Moderator: HAZ - Moderators
Exactly. And some of us can't have human children...Jeff MacE wrote:Only a person who has no human children of his or her own could ever feel that way about a pooch!!
I don't know... my mother has two children (one of whom is quite engaging and fun and spends much time with her, the other of which is me), but I know that she would agree 100% with the stance that animals have rights and values as family members. Without even being joking, I would never want to put her in the position of choosing between her human children and her canine children. Although I know blood ties would win out, I think that the sacrifice would go beyond devastation for her. And it has always been so - it's not just empty nest syndrome. We were raised with brothers and sisters who happened to be four legged and furry - and I have continued in my adult life to value my pets as family. Some people think that this is an inappropriate way to view/treat companion animals - okay. But I won't tell you what's right for your family's happiness, if you won't tell me what's right for mine. I think this country would be a heck of a lot better off if we used a similar approach on other (more controversial) subjects as well.Jeff MacE wrote:Only a person who has no human children of his or her own could ever feel that way about a pooch!!
He and his wife need some serious life coaching...hippiepunkpirate wrote:Well, here's something you probably won't ever see: Dog the Bounty Hunter walking out on the trail, on a leash or not.
Here is a scenario that happened once while I was hiking by myself(without dog). Group one...two unleashed dogs, nice polite no problems..Group two... one unleashed dog no problem. Problem happened when group two met up with group one...all three dogs took off. Group one dogs were recovered, I was able to get one(they ran towards me about 1/2 hr- 1 hr later) and then the other came back...never found out what happened to group twos dog. Group two owner was devastated and lashed out at the recoverd dogs. Not sure who was right or wrong or if they were responsible owners... and not sure if the dogs were well trained or not. I guess by themselves they were... but unforunately, not in a group setting.writelots wrote:A well trained dog in the hands of a responsible owner should be able to enjoy the trail in whatever manner they choose.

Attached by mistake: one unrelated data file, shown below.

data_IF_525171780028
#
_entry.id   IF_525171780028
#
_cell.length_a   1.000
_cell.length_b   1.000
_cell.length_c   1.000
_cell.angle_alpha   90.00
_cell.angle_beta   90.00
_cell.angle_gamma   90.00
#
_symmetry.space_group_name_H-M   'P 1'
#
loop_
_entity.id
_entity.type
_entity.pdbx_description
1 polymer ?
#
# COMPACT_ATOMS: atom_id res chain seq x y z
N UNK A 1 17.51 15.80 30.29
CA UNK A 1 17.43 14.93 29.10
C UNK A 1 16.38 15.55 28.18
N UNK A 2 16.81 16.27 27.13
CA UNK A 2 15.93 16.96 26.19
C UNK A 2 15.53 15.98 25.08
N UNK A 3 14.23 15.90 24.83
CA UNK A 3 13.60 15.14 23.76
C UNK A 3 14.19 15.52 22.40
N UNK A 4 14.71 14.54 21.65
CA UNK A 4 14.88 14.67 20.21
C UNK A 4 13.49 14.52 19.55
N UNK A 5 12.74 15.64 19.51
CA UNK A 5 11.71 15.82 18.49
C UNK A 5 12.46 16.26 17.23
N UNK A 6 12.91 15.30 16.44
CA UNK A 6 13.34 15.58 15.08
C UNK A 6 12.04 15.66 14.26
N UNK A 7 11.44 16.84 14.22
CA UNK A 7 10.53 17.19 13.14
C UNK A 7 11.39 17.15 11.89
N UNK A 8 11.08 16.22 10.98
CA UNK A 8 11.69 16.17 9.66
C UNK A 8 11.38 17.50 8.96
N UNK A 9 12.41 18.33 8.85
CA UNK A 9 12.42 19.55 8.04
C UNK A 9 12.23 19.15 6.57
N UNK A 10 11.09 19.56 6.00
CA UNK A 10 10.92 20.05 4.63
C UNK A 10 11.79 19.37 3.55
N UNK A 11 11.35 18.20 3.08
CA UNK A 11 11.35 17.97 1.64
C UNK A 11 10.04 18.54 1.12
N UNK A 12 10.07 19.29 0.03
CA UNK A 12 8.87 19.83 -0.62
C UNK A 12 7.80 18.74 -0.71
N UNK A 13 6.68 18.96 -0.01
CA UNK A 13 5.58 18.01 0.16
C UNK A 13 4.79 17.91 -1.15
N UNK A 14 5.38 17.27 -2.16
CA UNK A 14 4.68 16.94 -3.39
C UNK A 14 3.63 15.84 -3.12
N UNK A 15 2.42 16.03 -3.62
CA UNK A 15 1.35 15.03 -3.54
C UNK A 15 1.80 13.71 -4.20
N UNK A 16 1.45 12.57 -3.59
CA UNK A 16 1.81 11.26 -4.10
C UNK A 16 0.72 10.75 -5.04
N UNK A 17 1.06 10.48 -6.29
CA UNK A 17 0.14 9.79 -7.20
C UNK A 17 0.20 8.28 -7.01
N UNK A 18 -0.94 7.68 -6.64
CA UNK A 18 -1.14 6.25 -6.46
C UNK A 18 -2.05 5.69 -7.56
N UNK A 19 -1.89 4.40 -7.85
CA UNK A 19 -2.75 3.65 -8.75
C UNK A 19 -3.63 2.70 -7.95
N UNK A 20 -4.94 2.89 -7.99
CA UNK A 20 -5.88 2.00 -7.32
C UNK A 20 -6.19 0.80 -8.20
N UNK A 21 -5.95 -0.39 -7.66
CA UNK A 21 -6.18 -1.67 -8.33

Hear hear (or here here, I've never been sure which). I think many more things in our lives should be allowed to "work themselves out".Jeff MacE wrote:In response to your points - I would like to propose the following: Let the system work itself out.
Interesting theory - I think you're really on to something there. I can't say I EVER assume that ANYONE I encounter is going to love my dog. Even if they don't act like it's a bother, I am effusively apologetic if by chance my dog is in their space or invading their quiet. I've even packed up camp and moved because my dog seemed to be disturbing the peace of a place.Jeff MacE wrote:One further point - it seems like there is an expectation that, since your an outdoor person, that automatically means you love dogs. Most outdoorsy people seem to have dogs, sportsmen included, and I think that breeds a mentality that assumes all others you will encounter will love your pet as much as you do.